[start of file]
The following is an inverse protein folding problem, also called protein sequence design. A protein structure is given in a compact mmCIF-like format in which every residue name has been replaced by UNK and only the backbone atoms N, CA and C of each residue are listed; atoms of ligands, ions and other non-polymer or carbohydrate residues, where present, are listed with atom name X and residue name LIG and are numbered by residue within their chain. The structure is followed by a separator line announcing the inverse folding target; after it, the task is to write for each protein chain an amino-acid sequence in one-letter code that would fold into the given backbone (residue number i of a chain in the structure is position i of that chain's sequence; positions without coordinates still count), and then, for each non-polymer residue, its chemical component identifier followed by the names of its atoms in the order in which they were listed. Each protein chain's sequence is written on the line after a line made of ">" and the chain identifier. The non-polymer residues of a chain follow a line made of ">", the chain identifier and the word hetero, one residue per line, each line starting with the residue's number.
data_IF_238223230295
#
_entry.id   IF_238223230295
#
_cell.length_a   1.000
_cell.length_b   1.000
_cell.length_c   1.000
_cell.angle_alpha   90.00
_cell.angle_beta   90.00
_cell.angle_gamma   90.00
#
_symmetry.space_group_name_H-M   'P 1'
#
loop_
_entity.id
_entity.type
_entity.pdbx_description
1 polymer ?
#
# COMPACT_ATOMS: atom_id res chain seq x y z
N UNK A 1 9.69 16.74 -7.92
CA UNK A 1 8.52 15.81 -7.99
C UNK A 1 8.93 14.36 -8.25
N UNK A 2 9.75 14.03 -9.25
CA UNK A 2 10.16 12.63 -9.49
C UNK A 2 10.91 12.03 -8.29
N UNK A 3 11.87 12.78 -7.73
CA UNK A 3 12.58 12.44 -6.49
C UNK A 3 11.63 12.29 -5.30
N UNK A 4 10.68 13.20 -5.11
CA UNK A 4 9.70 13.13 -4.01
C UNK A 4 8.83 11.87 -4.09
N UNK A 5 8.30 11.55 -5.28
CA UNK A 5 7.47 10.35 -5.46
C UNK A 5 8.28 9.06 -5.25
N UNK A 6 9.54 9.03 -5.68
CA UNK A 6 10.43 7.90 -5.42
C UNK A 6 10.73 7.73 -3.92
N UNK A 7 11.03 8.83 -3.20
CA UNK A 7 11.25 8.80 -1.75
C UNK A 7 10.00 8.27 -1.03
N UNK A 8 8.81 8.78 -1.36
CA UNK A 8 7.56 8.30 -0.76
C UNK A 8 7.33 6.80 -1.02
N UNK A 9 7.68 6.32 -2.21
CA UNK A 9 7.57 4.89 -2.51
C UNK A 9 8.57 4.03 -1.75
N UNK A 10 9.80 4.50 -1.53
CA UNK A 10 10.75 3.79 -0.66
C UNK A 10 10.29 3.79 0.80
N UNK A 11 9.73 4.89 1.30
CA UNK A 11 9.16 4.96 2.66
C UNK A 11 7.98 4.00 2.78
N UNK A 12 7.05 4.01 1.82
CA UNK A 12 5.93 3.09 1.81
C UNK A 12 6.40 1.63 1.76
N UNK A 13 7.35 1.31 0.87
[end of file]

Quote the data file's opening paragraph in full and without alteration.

The following is an inverse protein folding problem, also called protein sequence design. A protein structure is given in a compact mmCIF-like format in which every residue name has been replaced by UNK and only the backbone atoms N, CA and C of each residue are listed; atoms of ligands, ions and other non-polymer or carbohydrate residues, where present, are listed with atom name X and residue name LIG and are numbered by residue within their chain. The structure is followed by a separator line announcing the inverse folding target; after it, the task is to write for each protein chain an amino-acid sequence in one-letter code that would fold into the given backbone (residue number i of a chain in the structure is position i of that chain's sequence; positions without coordinates still count), and then, for each non-polymer residue, its chemical component identifier followed by the names of its atoms in the order in which they were listed. Each protein chain's sequence is written on the line after a line made of ">" and the chain identifier. The non-polymer residues of a chain follow a line made of ">", the chain identifier and the word hetero, one residue per line, each line starting with the residue's number.